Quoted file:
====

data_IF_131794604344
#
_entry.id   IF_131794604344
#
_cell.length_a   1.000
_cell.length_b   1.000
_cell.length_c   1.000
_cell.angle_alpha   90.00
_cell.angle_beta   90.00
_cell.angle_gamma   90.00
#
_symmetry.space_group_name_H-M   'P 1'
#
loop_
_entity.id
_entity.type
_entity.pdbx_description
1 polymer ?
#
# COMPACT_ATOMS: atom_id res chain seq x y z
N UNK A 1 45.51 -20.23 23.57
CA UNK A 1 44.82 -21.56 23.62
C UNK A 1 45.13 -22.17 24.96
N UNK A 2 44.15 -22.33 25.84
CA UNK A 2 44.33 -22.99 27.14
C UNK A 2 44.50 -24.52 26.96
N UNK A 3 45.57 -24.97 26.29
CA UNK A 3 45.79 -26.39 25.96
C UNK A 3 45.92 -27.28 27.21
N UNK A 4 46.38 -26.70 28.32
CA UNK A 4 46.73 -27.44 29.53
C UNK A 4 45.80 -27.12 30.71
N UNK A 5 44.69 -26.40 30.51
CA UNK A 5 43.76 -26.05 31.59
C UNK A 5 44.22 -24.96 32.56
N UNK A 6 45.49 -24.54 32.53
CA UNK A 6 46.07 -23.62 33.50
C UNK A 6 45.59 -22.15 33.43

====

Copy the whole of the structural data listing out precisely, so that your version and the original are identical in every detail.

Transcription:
data_IF_131794604344
#
_entry.id   IF_131794604344
#
_cell.length_a   1.000
_cell.length_b   1.000
_cell.length_c   1.000
_cell.angle_alpha   90.00
_cell.angle_beta   90.00
_cell.angle_gamma   90.00
#
_symmetry.space_group_name_H-M   'P 1'
#
loop_
_entity.id
_entity.type
_entity.pdbx_description
1 polymer ?
#
# COMPACT_ATOMS: atom_id res chain seq x y z
N UNK A 1 45.51 -20.23 23.57
CA UNK A 1 44.82 -21.56 23.62
C UNK A 1 45.13 -22.17 24.96
N UNK A 2 44.15 -22.33 25.84
CA UNK A 2 44.33 -22.99 27.14
C UNK A 2 44.50 -24.52 26.96
N UNK A 3 45.57 -24.97 26.29
CA UNK A 3 45.79 -26.39 25.96
C UNK A 3 45.92 -27.28 27.21
N UNK A 4 46.38 -26.70 28.32
CA UNK A 4 46.73 -27.44 29.53
C UNK A 4 45.80 -27.12 30.71
N UNK A 5 44.69 -26.40 30.51
CA UNK A 5 43.76 -26.05 31.59
C UNK A 5 44.22 -24.96 32.56
N UNK A 6 45.49 -24.54 32.53
CA UNK A 6 46.07 -23.62 33.50
C UNK A 6 45.59 -22.15 33.43